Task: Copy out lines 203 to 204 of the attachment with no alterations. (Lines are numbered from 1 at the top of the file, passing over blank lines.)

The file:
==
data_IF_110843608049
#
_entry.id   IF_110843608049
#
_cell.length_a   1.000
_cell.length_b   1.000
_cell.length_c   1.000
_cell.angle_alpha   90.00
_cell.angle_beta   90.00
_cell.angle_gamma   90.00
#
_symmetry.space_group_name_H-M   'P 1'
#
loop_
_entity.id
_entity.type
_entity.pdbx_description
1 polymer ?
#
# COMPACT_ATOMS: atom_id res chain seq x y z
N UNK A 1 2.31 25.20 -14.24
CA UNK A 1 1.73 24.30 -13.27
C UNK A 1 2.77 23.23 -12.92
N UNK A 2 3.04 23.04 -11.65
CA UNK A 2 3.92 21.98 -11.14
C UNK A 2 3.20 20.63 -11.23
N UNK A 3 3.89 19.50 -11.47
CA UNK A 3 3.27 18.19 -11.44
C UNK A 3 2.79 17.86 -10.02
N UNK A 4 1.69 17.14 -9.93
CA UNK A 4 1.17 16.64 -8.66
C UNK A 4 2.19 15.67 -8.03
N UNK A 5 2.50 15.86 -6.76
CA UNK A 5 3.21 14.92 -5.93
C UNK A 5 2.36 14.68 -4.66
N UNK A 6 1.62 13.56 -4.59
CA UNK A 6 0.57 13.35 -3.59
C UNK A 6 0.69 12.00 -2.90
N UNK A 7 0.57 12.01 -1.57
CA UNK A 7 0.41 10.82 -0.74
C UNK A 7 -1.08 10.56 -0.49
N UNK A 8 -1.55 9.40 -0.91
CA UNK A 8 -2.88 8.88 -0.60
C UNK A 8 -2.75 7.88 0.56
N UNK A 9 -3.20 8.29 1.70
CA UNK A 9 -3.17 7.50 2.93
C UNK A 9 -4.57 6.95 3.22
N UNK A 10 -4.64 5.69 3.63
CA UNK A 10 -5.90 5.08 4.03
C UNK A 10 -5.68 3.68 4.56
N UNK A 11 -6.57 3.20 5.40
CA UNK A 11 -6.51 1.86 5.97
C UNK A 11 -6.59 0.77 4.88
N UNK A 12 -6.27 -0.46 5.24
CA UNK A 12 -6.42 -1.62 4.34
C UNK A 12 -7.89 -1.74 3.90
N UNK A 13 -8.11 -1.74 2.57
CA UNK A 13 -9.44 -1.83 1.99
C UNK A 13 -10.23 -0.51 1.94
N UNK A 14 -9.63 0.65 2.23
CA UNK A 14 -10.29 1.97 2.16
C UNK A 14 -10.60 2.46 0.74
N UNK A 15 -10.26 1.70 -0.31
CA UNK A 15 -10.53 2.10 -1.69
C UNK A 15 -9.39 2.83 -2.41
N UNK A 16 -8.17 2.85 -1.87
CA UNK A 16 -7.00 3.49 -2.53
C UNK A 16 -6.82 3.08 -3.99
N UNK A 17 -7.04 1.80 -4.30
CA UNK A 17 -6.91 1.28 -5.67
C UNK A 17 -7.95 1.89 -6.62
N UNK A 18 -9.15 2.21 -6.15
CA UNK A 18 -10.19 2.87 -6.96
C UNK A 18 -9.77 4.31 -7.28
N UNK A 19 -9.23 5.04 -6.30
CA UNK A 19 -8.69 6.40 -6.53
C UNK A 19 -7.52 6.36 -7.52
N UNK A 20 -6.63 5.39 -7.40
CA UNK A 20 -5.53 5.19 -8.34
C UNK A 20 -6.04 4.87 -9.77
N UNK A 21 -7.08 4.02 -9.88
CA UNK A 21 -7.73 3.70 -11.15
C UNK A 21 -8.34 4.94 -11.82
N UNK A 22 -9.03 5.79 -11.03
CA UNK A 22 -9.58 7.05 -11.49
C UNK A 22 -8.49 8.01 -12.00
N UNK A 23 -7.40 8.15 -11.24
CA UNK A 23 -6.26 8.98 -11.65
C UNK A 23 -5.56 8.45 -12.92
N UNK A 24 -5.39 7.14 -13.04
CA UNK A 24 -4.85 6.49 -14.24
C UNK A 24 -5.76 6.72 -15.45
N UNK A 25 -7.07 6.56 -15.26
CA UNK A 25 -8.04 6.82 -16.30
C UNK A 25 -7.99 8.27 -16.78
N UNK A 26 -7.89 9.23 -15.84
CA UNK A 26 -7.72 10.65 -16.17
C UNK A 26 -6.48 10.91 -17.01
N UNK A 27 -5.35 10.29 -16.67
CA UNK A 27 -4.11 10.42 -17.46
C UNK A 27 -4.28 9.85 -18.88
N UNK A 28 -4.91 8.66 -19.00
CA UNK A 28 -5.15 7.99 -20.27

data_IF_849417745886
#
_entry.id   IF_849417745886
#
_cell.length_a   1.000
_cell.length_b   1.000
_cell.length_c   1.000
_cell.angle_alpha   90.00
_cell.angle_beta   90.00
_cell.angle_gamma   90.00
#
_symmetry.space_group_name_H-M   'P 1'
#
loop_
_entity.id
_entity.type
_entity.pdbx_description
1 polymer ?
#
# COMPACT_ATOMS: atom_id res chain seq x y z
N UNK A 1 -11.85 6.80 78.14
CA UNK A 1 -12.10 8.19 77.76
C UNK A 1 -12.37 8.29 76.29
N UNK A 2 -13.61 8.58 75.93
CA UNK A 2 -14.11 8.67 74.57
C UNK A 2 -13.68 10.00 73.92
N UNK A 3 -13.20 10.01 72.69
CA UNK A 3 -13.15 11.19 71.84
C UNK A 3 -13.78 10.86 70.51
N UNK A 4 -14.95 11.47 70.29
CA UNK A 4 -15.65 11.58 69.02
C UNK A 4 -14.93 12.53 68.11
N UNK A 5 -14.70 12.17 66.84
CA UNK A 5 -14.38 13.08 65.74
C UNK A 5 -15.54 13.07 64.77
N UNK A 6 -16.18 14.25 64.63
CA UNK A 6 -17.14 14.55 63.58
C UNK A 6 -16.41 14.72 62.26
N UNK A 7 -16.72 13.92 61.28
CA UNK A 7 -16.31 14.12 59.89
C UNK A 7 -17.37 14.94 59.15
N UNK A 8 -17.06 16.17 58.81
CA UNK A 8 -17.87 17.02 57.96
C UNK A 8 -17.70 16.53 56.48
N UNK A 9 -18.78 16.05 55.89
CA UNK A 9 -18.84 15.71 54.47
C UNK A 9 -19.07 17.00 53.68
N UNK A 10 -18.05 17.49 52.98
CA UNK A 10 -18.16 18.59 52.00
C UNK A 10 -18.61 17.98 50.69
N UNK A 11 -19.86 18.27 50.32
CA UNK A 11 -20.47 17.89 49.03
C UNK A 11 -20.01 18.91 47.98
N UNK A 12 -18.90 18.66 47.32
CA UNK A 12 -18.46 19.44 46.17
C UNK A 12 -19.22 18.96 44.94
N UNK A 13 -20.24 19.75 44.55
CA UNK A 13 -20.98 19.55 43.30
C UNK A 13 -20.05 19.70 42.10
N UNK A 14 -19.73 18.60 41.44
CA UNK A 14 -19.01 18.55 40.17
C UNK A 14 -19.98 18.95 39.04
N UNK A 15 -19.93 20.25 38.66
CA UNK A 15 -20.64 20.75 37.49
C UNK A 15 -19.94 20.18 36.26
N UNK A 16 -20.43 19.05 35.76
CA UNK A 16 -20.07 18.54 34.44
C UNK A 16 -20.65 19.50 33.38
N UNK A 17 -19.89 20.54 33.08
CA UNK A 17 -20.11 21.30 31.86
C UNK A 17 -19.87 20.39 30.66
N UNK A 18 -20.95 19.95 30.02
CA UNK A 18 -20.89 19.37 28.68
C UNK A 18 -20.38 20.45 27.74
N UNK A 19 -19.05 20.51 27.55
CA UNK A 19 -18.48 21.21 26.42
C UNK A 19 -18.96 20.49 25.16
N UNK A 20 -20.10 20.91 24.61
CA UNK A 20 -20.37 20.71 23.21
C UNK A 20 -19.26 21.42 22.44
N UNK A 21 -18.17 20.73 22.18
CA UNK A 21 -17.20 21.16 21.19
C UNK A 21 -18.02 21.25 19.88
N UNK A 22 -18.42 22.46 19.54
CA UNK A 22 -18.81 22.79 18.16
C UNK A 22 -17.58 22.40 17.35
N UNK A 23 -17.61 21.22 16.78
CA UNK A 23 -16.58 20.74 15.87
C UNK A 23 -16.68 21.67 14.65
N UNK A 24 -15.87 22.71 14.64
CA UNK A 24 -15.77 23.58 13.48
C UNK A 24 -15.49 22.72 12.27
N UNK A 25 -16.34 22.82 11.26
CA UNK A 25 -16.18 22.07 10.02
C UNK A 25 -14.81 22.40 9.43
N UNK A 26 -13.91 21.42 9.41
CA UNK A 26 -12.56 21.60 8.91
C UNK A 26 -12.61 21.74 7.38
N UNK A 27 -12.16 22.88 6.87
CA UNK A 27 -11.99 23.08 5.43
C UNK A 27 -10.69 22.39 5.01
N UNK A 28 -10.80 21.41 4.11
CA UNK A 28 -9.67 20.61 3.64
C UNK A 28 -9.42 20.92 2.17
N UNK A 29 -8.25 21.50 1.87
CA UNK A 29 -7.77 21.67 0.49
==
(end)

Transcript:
CA UNK A 27 -11.99 23.08 5.43
C UNK A 27 -10.69 22.39 5.01